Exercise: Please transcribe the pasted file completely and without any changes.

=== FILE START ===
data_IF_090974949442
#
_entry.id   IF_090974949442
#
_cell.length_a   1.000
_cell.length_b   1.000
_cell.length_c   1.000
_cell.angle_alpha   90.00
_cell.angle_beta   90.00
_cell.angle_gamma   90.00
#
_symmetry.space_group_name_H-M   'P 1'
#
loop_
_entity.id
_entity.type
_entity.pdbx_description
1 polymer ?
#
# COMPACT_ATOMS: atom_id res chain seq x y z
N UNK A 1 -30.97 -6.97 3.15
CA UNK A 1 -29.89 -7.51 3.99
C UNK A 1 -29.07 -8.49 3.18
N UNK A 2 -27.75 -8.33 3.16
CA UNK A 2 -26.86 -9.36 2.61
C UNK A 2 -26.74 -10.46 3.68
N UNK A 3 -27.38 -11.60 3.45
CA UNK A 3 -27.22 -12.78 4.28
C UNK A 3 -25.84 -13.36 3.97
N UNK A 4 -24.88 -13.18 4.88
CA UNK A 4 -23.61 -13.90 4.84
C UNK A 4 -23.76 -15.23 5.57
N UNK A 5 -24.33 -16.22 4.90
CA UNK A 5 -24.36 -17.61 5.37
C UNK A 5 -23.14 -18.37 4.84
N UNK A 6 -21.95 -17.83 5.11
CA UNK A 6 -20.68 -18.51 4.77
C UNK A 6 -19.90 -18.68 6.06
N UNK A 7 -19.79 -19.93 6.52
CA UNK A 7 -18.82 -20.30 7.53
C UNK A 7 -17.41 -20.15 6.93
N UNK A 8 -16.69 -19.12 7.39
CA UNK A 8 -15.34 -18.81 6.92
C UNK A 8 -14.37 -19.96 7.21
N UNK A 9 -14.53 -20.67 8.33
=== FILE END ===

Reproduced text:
data_IF_090974949442
#
_entry.id   IF_090974949442
#
_cell.length_a   1.000
_cell.length_b   1.000
_cell.length_c   1.000
_cell.angle_alpha   90.00
_cell.angle_beta   90.00
_cell.angle_gamma   90.00
#
_symmetry.space_group_name_H-M   'P 1'
#
loop_
_entity.id
_entity.type
_entity.pdbx_description
1 polymer ?
#
# COMPACT_ATOMS: atom_id res chain seq x y z
N UNK A 1 -30.97 -6.97 3.15
CA UNK A 1 -29.89 -7.51 3.99
C UNK A 1 -29.07 -8.49 3.18
N UNK A 2 -27.75 -8.33 3.16
CA UNK A 2 -26.86 -9.36 2.61
C UNK A 2 -26.74 -10.46 3.68
N UNK A 3 -27.38 -11.60 3.45
CA UNK A 3 -27.22 -12.78 4.28
C UNK A 3 -25.84 -13.36 3.97
N UNK A 4 -24.88 -13.18 4.88
CA UNK A 4 -23.61 -13.90 4.84
C UNK A 4 -23.76 -15.23 5.57
N UNK A 5 -24.33 -16.22 4.90
CA UNK A 5 -24.36 -17.61 5.37
C UNK A 5 -23.14 -18.37 4.84
N UNK A 6 -21.95 -17.83 5.11
CA UNK A 6 -20.68 -18.51 4.77
C UNK A 6 -19.90 -18.68 6.06
N UNK A 7 -19.79 -19.93 6.52
CA UNK A 7 -18.82 -20.30 7.53
C UNK A 7 -17.41 -20.15 6.93
N UNK A 8 -16.69 -19.12 7.39
CA UNK A 8 -15.34 -18.81 6.92
C UNK A 8 -14.37 -19.96 7.21
N UNK A 9 -14.53 -20.67 8.33